44 University Drive
Dallas, PA 18612
Ms. Luciana Caporaletti has been employed as a biology instructor at Cape Fear Community College in Wilmington, NC, Mohave Community College in Kingman, AZ, and New Mexico State University in Grants, NM. While employed at NMSU, Luciana served as the program manager for the natural sciences department.
At Penn State Wilkes-Barre, Luciana teaches biology, environmental science, botany, and art in the natural world. Her goal is to inspire students to recognize the value and beauty of all living things and to become better stewards of the Earth’s resources.
Ms. Caporaletti’s research interests include sustainable agriculture and wildlife conservation.
Luciana studied range management and plant taxonomy while working with the Bureau of Land Management. She created an herbarium for public access in Mills, Wyoming. Additional plant research focused on honeybee and bumblebee pollination of blueberry cultivars on farms in North Carolina.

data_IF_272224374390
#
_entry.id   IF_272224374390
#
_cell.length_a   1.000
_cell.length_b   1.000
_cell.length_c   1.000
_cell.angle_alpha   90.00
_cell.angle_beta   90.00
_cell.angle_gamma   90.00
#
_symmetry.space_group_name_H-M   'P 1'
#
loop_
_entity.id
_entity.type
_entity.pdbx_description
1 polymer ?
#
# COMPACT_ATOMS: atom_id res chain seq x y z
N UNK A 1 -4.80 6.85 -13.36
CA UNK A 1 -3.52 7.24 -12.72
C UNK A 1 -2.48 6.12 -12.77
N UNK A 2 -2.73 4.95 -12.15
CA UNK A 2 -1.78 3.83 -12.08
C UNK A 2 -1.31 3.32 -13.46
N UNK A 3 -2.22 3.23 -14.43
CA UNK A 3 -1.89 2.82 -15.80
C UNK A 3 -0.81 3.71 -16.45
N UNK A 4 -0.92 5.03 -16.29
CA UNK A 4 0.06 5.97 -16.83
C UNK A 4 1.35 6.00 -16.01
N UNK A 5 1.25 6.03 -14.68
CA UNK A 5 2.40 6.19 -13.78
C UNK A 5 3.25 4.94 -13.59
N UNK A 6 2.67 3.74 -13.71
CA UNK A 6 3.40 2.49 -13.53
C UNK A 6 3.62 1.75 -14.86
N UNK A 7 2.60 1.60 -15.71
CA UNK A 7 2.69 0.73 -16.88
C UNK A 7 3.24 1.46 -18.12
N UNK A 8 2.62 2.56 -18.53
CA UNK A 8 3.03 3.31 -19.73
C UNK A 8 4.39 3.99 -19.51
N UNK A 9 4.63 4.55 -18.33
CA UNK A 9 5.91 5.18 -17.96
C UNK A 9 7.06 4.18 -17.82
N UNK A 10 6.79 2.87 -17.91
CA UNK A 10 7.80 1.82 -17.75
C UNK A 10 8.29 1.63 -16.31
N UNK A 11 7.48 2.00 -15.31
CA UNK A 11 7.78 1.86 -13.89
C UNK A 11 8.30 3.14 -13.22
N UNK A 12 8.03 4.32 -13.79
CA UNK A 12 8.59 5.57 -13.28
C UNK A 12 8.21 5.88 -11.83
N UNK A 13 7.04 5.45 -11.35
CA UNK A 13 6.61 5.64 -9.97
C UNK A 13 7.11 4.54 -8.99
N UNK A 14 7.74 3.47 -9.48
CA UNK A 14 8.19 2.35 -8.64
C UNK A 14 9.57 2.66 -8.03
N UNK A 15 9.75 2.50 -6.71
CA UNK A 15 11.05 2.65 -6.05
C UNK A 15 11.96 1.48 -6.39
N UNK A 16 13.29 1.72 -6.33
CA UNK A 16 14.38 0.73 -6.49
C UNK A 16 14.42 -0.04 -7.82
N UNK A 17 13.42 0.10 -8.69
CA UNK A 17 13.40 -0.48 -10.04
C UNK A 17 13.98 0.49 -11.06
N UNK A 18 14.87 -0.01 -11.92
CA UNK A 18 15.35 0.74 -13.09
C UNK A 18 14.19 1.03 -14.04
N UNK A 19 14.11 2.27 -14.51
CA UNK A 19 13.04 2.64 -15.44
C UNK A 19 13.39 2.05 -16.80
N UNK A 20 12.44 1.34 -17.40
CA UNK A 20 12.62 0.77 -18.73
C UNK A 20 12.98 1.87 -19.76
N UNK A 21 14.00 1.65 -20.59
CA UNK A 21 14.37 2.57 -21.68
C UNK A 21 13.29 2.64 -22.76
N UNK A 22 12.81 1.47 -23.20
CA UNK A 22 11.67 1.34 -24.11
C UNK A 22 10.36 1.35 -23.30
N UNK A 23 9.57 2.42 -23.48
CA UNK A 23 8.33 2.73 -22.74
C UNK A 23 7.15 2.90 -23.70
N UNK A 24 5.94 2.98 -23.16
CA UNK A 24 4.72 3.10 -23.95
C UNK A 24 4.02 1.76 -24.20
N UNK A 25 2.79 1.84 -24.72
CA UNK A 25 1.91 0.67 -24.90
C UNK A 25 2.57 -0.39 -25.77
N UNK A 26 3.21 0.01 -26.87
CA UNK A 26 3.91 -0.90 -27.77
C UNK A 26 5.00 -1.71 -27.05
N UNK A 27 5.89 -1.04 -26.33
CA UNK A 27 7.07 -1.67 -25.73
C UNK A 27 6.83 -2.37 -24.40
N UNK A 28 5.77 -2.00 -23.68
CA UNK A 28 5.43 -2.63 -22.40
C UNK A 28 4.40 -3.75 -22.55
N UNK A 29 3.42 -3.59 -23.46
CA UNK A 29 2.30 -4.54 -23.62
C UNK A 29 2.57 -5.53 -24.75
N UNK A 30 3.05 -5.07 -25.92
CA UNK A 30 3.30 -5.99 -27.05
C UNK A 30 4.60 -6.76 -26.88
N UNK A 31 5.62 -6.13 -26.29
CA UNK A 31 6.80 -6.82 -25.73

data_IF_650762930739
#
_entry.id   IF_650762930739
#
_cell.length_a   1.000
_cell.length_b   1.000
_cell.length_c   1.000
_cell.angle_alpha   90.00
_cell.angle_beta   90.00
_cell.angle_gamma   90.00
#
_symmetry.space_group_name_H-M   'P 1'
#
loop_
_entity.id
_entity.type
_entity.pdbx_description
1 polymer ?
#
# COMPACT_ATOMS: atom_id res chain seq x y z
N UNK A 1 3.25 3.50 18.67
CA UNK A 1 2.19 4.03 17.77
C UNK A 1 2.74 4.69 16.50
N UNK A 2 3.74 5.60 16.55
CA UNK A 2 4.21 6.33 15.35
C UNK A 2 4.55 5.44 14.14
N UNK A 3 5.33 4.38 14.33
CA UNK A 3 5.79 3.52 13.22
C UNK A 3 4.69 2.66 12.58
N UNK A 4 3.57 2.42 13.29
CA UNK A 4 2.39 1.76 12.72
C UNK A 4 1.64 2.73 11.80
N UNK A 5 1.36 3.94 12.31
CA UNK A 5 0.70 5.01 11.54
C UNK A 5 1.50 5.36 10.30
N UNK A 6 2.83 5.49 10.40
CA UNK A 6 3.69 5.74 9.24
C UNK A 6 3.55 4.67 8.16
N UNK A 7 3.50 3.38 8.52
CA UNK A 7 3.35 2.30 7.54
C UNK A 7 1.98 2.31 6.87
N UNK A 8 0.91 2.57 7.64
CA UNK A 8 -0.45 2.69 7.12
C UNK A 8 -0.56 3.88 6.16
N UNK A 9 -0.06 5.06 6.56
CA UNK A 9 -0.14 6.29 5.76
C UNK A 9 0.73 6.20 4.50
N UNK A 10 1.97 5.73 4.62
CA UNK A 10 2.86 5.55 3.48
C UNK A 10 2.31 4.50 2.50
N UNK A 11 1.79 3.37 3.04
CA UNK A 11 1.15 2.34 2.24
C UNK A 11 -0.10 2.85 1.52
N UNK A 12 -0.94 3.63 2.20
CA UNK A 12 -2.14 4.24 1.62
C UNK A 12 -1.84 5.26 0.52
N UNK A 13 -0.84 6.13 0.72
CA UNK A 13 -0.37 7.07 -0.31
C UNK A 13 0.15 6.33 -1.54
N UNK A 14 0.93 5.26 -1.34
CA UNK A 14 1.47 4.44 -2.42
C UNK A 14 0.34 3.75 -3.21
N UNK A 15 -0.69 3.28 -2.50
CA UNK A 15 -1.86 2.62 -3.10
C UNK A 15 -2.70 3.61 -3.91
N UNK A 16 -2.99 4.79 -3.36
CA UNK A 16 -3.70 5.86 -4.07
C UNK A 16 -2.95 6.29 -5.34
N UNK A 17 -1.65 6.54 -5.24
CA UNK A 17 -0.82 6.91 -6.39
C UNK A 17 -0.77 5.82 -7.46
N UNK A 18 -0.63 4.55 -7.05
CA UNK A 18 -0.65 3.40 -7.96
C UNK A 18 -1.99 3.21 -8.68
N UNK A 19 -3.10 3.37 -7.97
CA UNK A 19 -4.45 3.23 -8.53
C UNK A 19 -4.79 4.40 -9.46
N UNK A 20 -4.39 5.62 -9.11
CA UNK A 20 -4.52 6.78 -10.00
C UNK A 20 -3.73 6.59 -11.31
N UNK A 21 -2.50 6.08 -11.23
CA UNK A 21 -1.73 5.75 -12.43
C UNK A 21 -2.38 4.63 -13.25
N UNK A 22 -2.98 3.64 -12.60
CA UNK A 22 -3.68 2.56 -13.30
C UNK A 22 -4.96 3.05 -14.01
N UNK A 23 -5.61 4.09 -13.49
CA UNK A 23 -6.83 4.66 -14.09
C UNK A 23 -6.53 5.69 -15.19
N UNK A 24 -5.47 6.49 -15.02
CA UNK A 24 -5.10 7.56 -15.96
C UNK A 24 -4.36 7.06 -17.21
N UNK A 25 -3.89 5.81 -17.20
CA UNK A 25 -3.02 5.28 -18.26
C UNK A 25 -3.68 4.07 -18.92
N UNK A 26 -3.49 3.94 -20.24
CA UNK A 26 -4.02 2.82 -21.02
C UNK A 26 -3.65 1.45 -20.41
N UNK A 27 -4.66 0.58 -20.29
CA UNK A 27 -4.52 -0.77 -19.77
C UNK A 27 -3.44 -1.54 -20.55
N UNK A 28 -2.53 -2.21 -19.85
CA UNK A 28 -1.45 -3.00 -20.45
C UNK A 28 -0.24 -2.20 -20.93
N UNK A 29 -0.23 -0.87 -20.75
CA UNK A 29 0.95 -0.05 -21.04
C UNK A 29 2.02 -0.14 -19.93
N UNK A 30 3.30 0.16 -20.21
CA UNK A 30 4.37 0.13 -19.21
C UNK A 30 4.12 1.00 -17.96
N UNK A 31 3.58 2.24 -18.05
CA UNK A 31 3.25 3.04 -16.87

Luciana’s graduate thesis focused on monitoring the wintering grounds of the endangered Piping Plover, and recording the breeding success of least terns and black skimmers at Wrightsville Beach, NC.
Luciana’s most recent field research involved volunteering to help Arizona Game & Fish determine the range of the endangered black-footed ferret. Additionally, she aided in the trapping of the ferret’s prey species, the prairie dog, to detect the presence of the pathogen Yersenia pestis.
Current research includes the use of hydroponics systems and the growth of microgreens to teach the scientific method to undergraduate students. Field research plans include working with undergraduate students in plant and wildlife ecology.
In press 2020: Ms. Caporaletti co-authored a chapter titled “Team Science: A library instrument to support scientific literacy,” featured in the book The Community College Library: Instruction and Reference.
- M.S. Biology, University of North Carolina, Wilmington (2008)
- B.A. Geography, Bloomsburg University
Papers and Presentations
“Hydroponics and Sustainability in the Lab,” a hands-on workshop which demonstrated the set-up and operation of a hydroponics system for use in biology labs at the annual ACUBE conference in Syracuse, NY. 2019.
“Duckweed Discovery: Using a little plant to make a big difference,” a workshop that highlighted the benefits of student research in the lab at the NMHEAR Conference in Albuquerque, NM. 2018.